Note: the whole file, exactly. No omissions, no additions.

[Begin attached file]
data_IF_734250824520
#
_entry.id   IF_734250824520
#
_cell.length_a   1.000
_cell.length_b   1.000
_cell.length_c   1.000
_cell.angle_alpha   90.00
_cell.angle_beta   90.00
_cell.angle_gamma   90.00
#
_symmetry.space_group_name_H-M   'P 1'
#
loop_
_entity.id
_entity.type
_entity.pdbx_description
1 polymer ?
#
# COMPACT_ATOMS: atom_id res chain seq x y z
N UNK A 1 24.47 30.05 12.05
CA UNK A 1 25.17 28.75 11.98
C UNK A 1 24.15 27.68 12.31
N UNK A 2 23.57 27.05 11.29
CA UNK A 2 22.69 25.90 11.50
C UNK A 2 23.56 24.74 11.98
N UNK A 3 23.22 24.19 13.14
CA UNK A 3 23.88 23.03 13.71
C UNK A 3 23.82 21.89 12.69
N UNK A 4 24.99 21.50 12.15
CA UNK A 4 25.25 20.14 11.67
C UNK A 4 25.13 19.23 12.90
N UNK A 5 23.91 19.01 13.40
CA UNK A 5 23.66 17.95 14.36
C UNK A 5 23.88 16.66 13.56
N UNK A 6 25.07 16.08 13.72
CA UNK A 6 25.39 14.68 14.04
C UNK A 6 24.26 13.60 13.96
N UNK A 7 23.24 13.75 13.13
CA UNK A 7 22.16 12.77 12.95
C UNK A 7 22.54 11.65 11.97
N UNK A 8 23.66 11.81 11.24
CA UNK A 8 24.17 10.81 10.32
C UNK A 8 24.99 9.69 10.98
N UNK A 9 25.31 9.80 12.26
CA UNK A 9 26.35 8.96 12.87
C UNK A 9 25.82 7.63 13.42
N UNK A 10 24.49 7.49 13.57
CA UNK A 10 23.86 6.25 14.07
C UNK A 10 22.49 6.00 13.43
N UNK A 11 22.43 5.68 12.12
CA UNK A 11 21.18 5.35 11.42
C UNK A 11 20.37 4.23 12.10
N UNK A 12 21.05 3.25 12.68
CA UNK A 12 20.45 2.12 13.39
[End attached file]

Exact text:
data_IF_734250824520
#
_entry.id   IF_734250824520
#
_cell.length_a   1.000
_cell.length_b   1.000
_cell.length_c   1.000
_cell.angle_alpha   90.00
_cell.angle_beta   90.00
_cell.angle_gamma   90.00
#
_symmetry.space_group_name_H-M   'P 1'
#
loop_
_entity.id
_entity.type
_entity.pdbx_description
1 polymer ?
#
# COMPACT_ATOMS: atom_id res chain seq x y z
N UNK A 1 24.47 30.05 12.05
CA UNK A 1 25.17 28.75 11.98
C UNK A 1 24.15 27.68 12.31
N UNK A 2 23.57 27.05 11.29
CA UNK A 2 22.69 25.90 11.50
C UNK A 2 23.56 24.74 11.98
N UNK A 3 23.22 24.19 13.14
CA UNK A 3 23.88 23.03 13.71
C UNK A 3 23.82 21.89 12.69
N UNK A 4 24.99 21.50 12.15
CA UNK A 4 25.25 20.14 11.67
C UNK A 4 25.13 19.23 12.90
N UNK A 5 23.91 19.01 13.40
CA UNK A 5 23.66 17.95 14.36
C UNK A 5 23.88 16.66 13.56
N UNK A 6 25.07 16.08 13.72
CA UNK A 6 25.39 14.68 14.04
C UNK A 6 24.26 13.60 13.96
N UNK A 7 23.24 13.75 13.13
CA UNK A 7 22.16 12.77 12.95
C UNK A 7 22.54 11.65 11.97
N UNK A 8 23.66 11.81 11.24
CA UNK A 8 24.17 10.81 10.32
C UNK A 8 24.99 9.69 10.98
N UNK A 9 25.31 9.80 12.26
CA UNK A 9 26.35 8.96 12.87
C UNK A 9 25.82 7.63 13.42
N UNK A 10 24.49 7.49 13.57
CA UNK A 10 23.86 6.25 14.07
C UNK A 10 22.49 6.00 13.43
N UNK A 11 22.43 5.68 12.12
CA UNK A 11 21.18 5.35 11.42
C UNK A 11 20.37 4.23 12.10
N UNK A 12 21.05 3.25 12.68
CA UNK A 12 20.45 2.12 13.39